Class Quilt

Provide a basket of fabric remnants for making a quilt. (Children may work in small groups) Also, provide thread, needles, and scissors. Instruct the children to list the sequence necessary to make a quilt. Prepare a checklist for the children. If the list is in the correct sequence, allow the children to proceed with making the quilt.
Steps in making a quilt:
1. Cut pieces of fabric using a pattern
2. Place the right (printed) sides of the fabric together.
3. Sew the pieces together on one side.
4. Continue to sew pieces together until you have at least 8 pieces sewn together.
5. Repeat step 4 until you have at least 10 strips.
6. Sew the strips together by placing the right (printed) sides together.
7. Repeat step 6 until all strips have been sewn together.

Quilt Color Pages
Quilt Color Pages

*Other Sites

Quilting with Children is a site by a teacher that will give you ideas, techniques, and resources for working with children in making quilts

*Creating A Mandala

Background: A mandala is a design made in form of a circle. These special drawings were first created in Tibet over 2,000 years ago. They have been made by all cultures

from the Aztecs to the Navajo Indians to people today. A simple definition of a Mandala is that it is a circular drawing made to represent the harmony and wholeness of life or the wholeness of a person.

Need: colored pencils, markers, tape dittos that have a large circle drawn on them-fills 81/2 paper from side to side. A teacher made model if possible.

As a class brainstorm a list of things that are important to a person's life.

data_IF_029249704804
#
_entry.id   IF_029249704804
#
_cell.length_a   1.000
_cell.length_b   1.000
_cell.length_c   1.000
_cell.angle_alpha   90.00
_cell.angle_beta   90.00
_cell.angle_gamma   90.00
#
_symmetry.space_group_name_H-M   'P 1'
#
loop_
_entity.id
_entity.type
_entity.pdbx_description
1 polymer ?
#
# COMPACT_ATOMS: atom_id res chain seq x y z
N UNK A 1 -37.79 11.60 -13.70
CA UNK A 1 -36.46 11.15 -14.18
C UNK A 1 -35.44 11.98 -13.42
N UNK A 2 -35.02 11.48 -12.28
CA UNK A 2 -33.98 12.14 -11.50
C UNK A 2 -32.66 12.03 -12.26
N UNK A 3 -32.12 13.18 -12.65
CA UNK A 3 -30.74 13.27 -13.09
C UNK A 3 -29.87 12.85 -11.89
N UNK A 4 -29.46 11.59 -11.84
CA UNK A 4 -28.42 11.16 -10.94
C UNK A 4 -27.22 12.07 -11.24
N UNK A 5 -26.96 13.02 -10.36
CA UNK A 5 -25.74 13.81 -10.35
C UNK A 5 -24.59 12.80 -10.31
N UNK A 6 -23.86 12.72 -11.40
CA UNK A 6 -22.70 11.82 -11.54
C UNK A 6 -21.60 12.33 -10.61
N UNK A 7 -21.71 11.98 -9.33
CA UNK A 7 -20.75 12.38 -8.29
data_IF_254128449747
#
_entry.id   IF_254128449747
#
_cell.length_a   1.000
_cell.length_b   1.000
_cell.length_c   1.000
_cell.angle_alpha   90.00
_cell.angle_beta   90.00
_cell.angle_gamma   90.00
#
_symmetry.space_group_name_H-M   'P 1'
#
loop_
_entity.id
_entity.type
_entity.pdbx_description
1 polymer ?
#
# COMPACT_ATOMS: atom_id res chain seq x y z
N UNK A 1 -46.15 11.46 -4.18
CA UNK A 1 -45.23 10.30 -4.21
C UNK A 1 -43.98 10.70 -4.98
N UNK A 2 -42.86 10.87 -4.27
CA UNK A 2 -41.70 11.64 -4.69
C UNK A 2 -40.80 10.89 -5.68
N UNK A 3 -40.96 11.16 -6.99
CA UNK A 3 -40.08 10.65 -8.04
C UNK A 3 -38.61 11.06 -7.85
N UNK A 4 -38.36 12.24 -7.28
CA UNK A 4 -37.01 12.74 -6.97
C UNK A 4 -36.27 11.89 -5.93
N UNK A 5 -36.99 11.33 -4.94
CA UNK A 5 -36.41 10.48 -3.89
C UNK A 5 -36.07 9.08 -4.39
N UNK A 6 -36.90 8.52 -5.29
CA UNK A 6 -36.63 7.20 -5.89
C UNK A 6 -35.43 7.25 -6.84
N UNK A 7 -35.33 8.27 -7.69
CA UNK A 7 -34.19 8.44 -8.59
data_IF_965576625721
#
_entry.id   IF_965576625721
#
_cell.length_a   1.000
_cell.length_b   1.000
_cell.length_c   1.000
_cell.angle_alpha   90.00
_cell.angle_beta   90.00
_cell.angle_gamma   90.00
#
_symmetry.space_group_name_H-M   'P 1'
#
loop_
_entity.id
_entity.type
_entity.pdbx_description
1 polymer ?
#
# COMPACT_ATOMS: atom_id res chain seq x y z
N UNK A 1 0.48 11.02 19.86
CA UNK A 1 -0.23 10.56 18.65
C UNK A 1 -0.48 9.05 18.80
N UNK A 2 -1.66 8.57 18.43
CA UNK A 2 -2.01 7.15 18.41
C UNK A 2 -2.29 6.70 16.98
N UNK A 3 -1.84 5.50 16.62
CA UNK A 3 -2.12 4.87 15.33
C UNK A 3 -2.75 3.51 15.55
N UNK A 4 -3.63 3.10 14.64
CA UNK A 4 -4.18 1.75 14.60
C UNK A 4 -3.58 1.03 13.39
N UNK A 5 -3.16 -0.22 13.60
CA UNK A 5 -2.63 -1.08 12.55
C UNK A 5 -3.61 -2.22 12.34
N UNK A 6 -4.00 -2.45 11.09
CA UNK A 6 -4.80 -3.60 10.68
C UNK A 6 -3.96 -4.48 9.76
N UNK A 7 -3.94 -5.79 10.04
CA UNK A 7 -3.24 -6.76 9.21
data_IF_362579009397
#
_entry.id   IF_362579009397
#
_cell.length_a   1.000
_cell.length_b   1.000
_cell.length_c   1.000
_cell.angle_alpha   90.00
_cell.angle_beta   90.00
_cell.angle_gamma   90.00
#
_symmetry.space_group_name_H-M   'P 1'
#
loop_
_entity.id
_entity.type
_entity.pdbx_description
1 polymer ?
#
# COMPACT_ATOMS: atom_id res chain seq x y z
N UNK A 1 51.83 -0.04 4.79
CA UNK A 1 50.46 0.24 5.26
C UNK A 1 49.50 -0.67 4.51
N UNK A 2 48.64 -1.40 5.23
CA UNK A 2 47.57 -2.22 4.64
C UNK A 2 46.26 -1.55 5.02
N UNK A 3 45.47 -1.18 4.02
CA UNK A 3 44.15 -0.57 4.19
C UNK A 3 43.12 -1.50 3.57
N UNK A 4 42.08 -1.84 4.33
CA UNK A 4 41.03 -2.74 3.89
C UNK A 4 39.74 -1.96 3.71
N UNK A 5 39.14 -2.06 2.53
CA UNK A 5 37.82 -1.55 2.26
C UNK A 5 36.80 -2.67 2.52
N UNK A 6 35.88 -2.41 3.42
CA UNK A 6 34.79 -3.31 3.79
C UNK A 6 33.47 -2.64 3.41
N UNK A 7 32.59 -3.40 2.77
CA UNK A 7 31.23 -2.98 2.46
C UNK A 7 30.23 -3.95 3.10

Each child should choose ten items from the board and then rank order them from most important to least important. Each item should be something the student experiences in their own lives.
Children should now think a symbol that they could draw to represent each item on their list. Note: May need to explain what a symbol is. Use poplar business symbols in your area (examples: McDonalds, Nike...)
Children should draw the most important symbol in the middle and then arrange the other items around the circle in a pleasing manner to each individual child.

Now color in the symbols on the space around them. Children may also brainstorm for colors that symbolize different items, for example, money might be shown as green dollar sign.

After they have designed their mandalas, each child could write one sentence about each symbol explaining what it is and why it is important to life. For example, The three figures in the middle represent my family that gives me strength, hope and support.
No name goes on the front of a Mandala. Hang them up on the walls and let the other children read them and try to guess who the Mandala represents.

*Sites to See

Learning All About Me & My Class With Graphs (grade 1-2)
5 lesson from Scholastic, students learn about each other's similarities and differences.

All of Me
Children learn the roles they play in their families and community by drawing pictures of different aspects of their lives.